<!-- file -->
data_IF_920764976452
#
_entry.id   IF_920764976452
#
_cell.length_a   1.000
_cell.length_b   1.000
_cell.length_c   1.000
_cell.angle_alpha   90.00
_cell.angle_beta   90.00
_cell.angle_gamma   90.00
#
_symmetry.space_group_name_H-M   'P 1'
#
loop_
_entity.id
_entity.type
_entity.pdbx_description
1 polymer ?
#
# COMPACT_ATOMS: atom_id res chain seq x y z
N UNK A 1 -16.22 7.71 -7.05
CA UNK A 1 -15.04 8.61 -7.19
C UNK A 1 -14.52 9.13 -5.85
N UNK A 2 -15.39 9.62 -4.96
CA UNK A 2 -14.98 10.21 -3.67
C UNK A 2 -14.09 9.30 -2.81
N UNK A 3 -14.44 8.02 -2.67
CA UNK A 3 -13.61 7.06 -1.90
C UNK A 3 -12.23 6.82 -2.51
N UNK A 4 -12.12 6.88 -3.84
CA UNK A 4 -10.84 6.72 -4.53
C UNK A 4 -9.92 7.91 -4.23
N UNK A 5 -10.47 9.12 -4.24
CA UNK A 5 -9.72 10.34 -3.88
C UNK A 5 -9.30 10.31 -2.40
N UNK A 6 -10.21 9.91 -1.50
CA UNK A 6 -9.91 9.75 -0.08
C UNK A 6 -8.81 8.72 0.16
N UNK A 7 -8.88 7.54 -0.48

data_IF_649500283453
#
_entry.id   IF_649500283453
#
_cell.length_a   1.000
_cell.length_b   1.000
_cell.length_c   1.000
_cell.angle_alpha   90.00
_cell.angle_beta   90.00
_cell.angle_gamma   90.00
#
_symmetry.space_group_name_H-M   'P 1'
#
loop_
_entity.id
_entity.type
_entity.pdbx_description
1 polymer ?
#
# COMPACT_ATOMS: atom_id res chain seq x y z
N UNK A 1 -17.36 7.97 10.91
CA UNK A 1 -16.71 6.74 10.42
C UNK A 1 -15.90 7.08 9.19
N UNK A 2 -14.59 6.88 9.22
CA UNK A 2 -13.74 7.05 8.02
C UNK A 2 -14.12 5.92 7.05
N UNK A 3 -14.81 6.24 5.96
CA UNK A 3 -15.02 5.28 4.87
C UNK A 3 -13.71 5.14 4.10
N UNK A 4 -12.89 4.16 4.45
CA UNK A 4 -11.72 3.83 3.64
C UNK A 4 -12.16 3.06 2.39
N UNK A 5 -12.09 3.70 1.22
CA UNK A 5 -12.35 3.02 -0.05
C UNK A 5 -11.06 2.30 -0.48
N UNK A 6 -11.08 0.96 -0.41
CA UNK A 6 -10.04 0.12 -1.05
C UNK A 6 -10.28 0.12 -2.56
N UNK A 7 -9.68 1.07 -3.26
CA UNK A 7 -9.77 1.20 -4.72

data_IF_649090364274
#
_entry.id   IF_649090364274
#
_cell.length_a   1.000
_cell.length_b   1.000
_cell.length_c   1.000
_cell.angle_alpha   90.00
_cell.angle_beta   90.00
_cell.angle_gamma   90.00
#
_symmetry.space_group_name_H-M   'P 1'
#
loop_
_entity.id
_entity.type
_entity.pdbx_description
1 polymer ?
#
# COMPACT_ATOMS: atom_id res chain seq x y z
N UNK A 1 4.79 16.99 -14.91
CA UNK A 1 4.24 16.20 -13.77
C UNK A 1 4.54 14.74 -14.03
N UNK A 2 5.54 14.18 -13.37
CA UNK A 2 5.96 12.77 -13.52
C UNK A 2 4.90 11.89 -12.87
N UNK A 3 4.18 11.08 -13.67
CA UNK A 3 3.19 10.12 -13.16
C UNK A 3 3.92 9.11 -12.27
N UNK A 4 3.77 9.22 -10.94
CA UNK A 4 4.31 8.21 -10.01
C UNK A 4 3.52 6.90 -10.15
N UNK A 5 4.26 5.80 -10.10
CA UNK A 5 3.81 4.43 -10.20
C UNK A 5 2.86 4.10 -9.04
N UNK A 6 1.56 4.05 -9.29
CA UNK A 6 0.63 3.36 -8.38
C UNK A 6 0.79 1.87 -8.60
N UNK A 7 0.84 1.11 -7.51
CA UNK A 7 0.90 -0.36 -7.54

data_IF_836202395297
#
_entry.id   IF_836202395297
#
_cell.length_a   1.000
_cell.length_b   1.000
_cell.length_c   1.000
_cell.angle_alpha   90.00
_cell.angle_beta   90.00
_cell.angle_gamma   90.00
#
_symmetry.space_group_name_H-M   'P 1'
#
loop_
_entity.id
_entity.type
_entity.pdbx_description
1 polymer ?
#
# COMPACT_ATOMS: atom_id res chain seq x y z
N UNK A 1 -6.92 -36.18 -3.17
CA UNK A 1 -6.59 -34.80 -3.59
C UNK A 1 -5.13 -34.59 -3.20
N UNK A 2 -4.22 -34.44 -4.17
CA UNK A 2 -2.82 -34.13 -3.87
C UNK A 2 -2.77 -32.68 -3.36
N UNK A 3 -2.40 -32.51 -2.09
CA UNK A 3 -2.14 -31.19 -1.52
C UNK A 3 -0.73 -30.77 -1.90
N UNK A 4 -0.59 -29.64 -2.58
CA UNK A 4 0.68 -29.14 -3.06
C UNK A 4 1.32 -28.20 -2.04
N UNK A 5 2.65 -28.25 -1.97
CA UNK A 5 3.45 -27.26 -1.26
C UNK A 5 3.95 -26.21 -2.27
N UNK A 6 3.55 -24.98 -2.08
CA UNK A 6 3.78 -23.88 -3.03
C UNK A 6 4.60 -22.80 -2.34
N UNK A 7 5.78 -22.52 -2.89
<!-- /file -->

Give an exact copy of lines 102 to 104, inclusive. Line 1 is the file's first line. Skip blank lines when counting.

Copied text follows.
C UNK A 1 4.54 14.74 -14.03
N UNK A 2 5.54 14.18 -13.37
CA UNK A 2 5.96 12.77 -13.52